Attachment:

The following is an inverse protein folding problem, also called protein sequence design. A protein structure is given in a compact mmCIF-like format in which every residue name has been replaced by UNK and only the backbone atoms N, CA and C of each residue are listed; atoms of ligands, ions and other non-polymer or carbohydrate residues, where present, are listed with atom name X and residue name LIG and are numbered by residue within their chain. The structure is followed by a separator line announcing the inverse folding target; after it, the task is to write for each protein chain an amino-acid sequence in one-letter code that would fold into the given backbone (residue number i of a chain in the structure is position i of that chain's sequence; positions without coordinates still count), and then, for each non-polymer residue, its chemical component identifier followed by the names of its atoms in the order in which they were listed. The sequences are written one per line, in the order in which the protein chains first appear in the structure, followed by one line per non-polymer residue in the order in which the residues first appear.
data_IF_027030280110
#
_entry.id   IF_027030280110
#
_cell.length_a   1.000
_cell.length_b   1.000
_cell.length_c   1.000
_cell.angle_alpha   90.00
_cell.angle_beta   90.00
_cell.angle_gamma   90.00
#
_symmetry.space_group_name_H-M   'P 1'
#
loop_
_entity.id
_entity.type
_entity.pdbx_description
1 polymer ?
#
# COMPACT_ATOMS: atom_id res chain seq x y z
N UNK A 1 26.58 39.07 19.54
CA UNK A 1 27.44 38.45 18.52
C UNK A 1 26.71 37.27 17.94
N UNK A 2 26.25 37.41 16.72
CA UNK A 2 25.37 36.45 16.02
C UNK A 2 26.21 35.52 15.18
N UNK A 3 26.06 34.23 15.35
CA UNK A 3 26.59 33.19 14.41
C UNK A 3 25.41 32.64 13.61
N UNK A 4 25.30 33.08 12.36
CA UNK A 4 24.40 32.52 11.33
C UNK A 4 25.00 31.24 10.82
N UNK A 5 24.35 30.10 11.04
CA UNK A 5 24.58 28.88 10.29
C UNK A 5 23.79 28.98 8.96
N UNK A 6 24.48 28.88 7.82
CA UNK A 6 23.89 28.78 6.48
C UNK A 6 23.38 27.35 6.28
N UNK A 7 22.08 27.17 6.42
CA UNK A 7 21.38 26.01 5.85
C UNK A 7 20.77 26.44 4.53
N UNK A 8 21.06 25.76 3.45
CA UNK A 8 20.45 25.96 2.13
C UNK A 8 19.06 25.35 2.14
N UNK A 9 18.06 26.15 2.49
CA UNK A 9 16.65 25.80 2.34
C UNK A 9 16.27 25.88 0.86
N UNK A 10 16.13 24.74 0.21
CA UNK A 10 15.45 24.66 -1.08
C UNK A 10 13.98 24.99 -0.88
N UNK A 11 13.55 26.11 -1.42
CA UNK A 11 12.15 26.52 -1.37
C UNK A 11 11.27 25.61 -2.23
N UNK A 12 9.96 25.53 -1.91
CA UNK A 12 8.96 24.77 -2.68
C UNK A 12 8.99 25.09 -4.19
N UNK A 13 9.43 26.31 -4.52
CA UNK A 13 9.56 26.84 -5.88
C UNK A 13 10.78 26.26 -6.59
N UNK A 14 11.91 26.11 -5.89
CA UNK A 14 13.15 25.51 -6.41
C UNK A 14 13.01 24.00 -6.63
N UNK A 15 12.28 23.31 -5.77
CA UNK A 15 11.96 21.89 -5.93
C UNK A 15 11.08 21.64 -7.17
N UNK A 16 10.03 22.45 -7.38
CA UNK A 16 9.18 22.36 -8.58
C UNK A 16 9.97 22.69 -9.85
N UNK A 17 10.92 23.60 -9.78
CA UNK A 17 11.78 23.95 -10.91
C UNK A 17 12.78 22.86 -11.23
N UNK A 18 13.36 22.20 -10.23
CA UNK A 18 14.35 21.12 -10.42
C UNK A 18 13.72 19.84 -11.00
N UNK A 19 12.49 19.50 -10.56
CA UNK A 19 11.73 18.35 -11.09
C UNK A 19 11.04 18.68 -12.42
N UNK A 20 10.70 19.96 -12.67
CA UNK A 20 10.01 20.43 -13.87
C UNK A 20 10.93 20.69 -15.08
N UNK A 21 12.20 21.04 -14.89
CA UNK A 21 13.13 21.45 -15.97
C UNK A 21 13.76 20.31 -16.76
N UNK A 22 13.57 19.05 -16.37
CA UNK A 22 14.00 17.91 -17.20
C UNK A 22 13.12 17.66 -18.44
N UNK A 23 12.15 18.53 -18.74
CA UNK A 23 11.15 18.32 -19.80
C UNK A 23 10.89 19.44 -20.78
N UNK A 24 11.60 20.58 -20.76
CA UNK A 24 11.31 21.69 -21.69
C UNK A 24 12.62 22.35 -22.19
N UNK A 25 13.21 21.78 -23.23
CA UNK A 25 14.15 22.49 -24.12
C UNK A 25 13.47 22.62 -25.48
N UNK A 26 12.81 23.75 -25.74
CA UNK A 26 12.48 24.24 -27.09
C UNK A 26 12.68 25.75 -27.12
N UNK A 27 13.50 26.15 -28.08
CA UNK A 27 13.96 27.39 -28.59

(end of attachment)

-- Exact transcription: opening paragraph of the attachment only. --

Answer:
The following is an inverse protein folding problem, also called protein sequence design. A protein structure is given in a compact mmCIF-like format in which every residue name has been replaced by UNK and only the backbone atoms N, CA and C of each residue are listed; atoms of ligands, ions and other non-polymer or carbohydrate residues, where present, are listed with atom name X and residue name LIG and are numbered by residue within their chain. The structure is followed by a separator line announcing the inverse folding target; after it, the task is to write for each protein chain an amino-acid sequence in one-letter code that would fold into the given backbone (residue number i of a chain in the structure is position i of that chain's sequence; positions without coordinates still count), and then, for each non-polymer residue, its chemical component identifier followed by the names of its atoms in the order in which they were listed. The sequences are written one per line, in the order in which the protein chains first appear in the structure, followed by one line per non-polymer residue in the order in which the residues first appear.